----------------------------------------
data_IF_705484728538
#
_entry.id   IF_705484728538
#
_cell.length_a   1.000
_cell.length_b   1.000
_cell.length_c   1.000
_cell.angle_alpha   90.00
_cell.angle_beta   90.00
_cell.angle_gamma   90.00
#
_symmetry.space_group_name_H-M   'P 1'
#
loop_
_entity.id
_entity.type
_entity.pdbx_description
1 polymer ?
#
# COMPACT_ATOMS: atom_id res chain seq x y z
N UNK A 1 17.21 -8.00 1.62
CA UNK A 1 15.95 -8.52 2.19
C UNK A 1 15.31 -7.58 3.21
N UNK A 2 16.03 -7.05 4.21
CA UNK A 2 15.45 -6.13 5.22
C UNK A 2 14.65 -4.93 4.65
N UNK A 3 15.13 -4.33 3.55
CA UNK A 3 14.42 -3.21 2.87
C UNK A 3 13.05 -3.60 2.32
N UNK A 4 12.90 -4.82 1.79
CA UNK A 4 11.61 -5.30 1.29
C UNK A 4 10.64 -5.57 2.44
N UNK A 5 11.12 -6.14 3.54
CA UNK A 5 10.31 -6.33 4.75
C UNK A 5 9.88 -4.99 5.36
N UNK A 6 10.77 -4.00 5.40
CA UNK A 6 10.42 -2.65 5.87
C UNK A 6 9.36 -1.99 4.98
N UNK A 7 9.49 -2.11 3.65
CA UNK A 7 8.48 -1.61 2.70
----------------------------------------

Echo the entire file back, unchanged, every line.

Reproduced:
data_IF_705484728538
#
_entry.id   IF_705484728538
#
_cell.length_a   1.000
_cell.length_b   1.000
_cell.length_c   1.000
_cell.angle_alpha   90.00
_cell.angle_beta   90.00
_cell.angle_gamma   90.00
#
_symmetry.space_group_name_H-M   'P 1'
#
loop_
_entity.id
_entity.type
_entity.pdbx_description
1 polymer ?
#
# COMPACT_ATOMS: atom_id res chain seq x y z
N UNK A 1 17.21 -8.00 1.62
CA UNK A 1 15.95 -8.52 2.19
C UNK A 1 15.31 -7.58 3.21
N UNK A 2 16.03 -7.05 4.21
CA UNK A 2 15.45 -6.13 5.22
C UNK A 2 14.65 -4.93 4.65
N UNK A 3 15.13 -4.33 3.55
CA UNK A 3 14.42 -3.21 2.87
C UNK A 3 13.05 -3.60 2.32
N UNK A 4 12.90 -4.82 1.79
CA UNK A 4 11.61 -5.30 1.29
C UNK A 4 10.64 -5.57 2.44
N UNK A 5 11.12 -6.14 3.54
CA UNK A 5 10.31 -6.33 4.75
C UNK A 5 9.88 -4.99 5.36
N UNK A 6 10.77 -4.00 5.40
CA UNK A 6 10.42 -2.65 5.87
C UNK A 6 9.36 -1.99 4.98
N UNK A 7 9.49 -2.11 3.65
CA UNK A 7 8.48 -1.61 2.70